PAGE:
'Shout at the Devil'
-----Produced by Peter Hunt and starring Roger Moore in cinema format.
-----This is an unusual book by Wilbur Smith. Most of his novels include bits and pieces of humor at irregular intervals, but Shout at the Devil just jumps to your insides and makes them tremble uncontrollably throughout. The book is not all fun and games though, Smith has the talent to make adventure and excitement flow between the chuckles, and even manages to make this book an ironic tear jerker at the thrilling climax.
-----If you enjoy twists and turns, love, laughter, sorrow, and loss this is just the book you've been waiting to get your hands on. Trust me, you'll enjoy it.
-----The main characters, the often intoxicated Flynn O' Flynn and his bumbling sidekick Sebastian, try desperately throughout the novel to annoy and pester their long time adversary, Kaiser Herman Fleischer. After a successful raid on Fleischer's German Headquarters, after all the looting is complete, and all the excess supplies are burning brightly, Flynn turns his attention to the more important aspects of victory.
'-----There was a portrait of the Kaiser on the entrance wall, a colour print showing the Emperor in full dress, mounted on a magnificent cavalry charger. Flynn picked up an indelible pencil from the desk and walked across to the picture. With a dozen strokes of the pencil he drastically altered the relationship between horse and rider. Then, beginning to chuckle, he printed on the whitewashed wall below the picture, 'The Kaiser loves horses.'
'-----This struck him as being such a pearl of wit, that he had to summon Sebastian and show it to him. 'That's what you call being subtle Bassie, boy. All good jokes are subtle.'
'-----It seemed to Sebastian that Flynn's graffiti were as subtle as the charge of an enraged rhinoceros but he laughed dutifully. This encouraged Flynn to a further essay in humour. He had two of his gun-bearers carry in a bucket from the latrines, and under his supervision, they propped it above the half-open door of Fleischer's bedroom. (page 168)*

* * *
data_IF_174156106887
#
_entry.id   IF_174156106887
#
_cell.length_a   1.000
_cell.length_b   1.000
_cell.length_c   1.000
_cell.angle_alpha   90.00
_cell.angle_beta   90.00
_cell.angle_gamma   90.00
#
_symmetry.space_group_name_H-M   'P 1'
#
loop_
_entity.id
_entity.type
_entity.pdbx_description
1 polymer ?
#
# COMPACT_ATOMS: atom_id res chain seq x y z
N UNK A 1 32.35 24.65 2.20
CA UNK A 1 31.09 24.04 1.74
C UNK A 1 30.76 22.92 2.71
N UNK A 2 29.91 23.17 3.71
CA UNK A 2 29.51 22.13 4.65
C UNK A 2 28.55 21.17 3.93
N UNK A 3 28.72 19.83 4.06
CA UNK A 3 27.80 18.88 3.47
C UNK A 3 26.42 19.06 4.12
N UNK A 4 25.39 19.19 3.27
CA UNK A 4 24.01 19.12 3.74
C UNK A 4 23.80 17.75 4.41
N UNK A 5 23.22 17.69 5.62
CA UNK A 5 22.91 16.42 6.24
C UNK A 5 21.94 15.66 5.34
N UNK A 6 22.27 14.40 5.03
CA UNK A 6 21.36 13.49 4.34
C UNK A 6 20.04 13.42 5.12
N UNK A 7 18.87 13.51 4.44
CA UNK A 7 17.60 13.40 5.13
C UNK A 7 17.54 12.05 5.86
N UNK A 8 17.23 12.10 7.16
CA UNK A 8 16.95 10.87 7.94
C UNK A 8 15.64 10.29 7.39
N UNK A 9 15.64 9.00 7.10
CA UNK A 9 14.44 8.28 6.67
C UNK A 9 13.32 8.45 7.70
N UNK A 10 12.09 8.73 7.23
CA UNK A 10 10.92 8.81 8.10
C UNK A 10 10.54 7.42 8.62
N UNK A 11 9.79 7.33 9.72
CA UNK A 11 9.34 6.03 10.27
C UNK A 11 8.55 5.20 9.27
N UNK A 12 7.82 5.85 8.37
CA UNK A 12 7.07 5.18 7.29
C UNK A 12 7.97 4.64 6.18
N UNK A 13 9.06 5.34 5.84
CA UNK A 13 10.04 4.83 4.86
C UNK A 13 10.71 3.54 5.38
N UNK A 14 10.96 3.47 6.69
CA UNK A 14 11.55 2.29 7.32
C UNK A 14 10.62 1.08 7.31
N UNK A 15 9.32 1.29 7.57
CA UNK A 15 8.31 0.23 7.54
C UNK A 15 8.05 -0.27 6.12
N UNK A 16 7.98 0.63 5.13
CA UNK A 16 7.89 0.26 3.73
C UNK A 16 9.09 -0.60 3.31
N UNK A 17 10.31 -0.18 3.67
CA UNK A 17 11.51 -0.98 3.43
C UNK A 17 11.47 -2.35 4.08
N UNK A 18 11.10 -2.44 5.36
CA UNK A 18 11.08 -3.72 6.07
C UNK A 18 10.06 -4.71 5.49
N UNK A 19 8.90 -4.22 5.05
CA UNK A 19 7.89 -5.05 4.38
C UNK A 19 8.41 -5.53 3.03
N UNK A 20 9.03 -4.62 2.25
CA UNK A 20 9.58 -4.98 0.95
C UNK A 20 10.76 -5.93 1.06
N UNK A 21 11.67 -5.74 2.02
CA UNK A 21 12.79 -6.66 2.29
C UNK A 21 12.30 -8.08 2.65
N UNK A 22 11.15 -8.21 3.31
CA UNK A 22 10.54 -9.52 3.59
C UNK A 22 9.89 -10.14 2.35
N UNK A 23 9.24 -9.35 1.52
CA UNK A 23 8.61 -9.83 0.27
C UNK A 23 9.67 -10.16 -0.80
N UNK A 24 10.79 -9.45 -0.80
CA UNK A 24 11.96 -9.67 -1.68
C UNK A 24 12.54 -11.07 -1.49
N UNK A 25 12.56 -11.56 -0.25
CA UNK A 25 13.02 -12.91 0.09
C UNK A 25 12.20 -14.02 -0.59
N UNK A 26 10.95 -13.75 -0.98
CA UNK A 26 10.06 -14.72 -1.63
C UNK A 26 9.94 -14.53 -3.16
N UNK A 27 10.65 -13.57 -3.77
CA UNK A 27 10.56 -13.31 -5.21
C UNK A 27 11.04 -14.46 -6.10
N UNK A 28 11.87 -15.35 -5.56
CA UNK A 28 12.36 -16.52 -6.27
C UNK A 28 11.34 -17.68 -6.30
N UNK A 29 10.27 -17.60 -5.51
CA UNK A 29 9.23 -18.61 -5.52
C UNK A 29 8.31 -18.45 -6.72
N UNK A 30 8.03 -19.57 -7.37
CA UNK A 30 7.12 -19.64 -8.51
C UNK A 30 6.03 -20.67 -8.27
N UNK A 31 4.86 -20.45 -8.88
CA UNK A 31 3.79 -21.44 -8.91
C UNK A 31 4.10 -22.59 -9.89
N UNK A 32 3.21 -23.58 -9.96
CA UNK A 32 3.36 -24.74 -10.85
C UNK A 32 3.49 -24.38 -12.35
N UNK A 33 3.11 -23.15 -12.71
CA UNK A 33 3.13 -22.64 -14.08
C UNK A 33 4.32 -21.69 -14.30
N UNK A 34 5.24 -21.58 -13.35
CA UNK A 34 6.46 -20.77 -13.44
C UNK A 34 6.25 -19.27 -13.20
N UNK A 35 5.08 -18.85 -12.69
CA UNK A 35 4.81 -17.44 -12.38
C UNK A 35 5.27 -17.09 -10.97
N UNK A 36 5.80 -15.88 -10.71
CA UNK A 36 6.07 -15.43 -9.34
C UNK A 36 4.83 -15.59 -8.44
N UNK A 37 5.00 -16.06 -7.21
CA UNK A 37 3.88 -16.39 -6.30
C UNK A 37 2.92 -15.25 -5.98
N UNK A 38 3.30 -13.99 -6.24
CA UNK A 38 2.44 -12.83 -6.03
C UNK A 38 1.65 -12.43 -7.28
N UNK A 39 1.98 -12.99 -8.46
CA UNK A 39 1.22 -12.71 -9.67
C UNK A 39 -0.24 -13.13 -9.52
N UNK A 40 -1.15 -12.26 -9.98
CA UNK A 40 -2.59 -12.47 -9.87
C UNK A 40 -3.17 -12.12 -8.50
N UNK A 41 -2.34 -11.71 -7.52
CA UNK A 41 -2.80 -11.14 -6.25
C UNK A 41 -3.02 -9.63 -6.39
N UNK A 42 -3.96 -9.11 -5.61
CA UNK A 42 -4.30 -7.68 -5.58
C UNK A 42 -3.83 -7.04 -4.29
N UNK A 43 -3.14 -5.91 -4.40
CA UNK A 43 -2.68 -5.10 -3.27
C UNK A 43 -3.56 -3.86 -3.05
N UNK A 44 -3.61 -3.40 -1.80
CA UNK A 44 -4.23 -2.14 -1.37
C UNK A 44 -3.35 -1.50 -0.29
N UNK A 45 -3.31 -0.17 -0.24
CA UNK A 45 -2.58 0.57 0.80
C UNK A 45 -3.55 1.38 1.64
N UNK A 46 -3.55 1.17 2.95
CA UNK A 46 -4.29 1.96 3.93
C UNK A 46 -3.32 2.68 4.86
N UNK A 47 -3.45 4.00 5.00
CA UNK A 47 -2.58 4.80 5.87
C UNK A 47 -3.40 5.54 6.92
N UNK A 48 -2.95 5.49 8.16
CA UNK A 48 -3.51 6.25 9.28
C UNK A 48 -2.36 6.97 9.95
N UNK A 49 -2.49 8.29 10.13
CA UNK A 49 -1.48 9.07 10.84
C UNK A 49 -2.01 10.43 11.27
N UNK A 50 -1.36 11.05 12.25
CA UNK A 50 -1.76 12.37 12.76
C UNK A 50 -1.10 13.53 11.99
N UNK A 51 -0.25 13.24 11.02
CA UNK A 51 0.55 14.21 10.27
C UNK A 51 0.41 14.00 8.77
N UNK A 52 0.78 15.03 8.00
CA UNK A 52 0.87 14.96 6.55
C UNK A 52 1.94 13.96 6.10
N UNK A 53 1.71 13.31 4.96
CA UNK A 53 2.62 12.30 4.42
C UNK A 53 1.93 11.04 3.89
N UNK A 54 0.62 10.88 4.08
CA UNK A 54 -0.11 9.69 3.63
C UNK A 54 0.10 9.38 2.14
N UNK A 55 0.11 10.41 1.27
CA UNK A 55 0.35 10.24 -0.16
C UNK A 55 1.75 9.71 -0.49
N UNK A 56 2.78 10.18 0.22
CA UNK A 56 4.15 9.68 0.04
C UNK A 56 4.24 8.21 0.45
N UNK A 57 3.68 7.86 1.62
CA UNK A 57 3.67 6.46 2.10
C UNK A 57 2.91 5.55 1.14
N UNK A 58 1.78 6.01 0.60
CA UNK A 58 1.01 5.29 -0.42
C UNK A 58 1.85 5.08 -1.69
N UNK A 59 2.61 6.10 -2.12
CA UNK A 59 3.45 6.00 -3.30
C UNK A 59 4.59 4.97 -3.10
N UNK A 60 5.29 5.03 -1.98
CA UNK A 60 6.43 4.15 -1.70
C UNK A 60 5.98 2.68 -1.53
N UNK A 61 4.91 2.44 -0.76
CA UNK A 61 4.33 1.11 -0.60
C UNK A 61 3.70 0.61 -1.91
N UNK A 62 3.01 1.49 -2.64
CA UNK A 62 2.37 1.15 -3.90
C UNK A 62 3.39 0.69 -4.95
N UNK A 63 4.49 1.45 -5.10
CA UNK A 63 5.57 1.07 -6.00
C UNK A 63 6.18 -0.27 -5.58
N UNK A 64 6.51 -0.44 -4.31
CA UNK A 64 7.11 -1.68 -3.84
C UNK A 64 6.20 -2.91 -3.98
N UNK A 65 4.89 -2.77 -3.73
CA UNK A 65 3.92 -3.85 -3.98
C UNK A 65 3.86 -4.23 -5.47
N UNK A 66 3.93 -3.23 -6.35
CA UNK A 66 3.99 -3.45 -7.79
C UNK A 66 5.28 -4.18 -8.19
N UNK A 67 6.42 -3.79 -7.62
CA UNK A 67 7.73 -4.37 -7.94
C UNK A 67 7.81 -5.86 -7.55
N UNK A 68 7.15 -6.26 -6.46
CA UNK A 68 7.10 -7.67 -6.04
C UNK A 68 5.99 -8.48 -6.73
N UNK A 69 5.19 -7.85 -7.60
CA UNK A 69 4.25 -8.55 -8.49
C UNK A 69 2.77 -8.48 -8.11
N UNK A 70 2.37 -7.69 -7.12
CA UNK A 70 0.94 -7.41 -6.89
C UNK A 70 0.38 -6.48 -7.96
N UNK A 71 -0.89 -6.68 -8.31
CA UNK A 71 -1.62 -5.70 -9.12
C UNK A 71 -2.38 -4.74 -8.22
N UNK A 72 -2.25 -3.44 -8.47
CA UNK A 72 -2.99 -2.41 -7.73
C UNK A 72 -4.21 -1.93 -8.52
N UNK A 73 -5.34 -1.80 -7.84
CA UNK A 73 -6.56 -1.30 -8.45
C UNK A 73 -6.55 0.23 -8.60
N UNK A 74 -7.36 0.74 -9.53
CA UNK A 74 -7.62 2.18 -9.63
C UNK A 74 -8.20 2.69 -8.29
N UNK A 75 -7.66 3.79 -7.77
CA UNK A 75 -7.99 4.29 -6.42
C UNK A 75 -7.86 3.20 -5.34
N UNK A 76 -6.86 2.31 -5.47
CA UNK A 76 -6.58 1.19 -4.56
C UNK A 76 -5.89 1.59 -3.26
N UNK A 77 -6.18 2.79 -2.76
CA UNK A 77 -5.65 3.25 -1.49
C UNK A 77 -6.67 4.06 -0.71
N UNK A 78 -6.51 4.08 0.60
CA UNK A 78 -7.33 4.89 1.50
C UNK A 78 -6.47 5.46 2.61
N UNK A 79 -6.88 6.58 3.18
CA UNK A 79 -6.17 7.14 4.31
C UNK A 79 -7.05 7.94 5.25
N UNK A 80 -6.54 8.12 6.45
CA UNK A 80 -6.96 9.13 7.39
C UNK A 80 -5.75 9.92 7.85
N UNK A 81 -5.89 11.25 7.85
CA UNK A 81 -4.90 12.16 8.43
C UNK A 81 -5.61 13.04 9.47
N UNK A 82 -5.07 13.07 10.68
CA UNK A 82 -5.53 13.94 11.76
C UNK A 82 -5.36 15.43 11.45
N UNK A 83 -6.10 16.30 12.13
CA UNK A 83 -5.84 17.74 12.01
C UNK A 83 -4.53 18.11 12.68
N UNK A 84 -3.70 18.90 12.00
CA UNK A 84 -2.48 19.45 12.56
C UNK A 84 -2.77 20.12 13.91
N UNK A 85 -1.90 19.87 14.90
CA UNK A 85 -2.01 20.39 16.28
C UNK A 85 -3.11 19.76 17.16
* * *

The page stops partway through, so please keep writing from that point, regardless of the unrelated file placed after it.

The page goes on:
-----This is a good example of the unusual humor (just my kind) found in Shout at the Devil. I know it's not for everyone, but for those of you out there growling with distaste at the sound of this unusual gem, take a look at what else this novel has to offer.
-----Here Flynn and Sebastian battle the torrent of the raging ocean, caught in a storm they can't control, floating in a lifeboat that barely withstands the heavy seas. As darkness descends so does the horror of the hurricane whipped sea.
'-----It was completely dark, no star, no sliver of moon, but each line of breaking water glowed in dull, phosphorescent malevolence as it dashed down upon them, warning them to suck air and cling with cramped fingers hooked into slats.
'-----For all eternity Sebastian live in darkness, battered by the wind and wild, flying water. The aching chill in his body dulled out into numbness. Slowly his mind emptied of conscious thought, so when a bigger wave scoured them, he heard a tearing sound of deck slats pulling loose, and the lost wail as one of the Arabs was washed away into the night sea - but the sound had no meaning to him.'
'-----Twice he vomited seawater he had swallowed, but it had no taste in his mouth, and he let it run heedlessly down his chin and warm on to his chest, to be washed away by the next torrential wave.'
'-----His eyes burned without pain from the harsh rake of windflung spray, and he blinked them owlishly at each advancing wave. It seemed, in time, that he could see more clearly, and he turned his head slowly. Beside him, Flynn's face was a leprous bloch in the darkness. This puzzled him, and he lay and thought about it but no solution came, until he looked beyond the next wave, and saw the faint promise of a new day show pale through the black massed cloud-banks.'
'-----He tried to speak, but no sound came for his throat was swollen closed with salt, and his tongue was tingling numb. Again he tried. 'Dawn Coming,' he croaked, but beside him Flynn lay like a corpse frozen in rigor mortis.
-----I can't understand what their problem is, they only have to endure this storm for another couple of hours, and here they are complaining about a bit of water. Seriously, I can't imagine the horror and suffering that they have to live through, but Smith does a great job of bringing the devastation and hardship out of his books and into your easychair. (page 70-71)*
-----I really think you'll enjoy this book, as a matter of fact, I don't think you'll be able to put it down. Enjoy!
Shout at the Devil, Wilbur Smith. Pan Books Limited, London, England, 1970.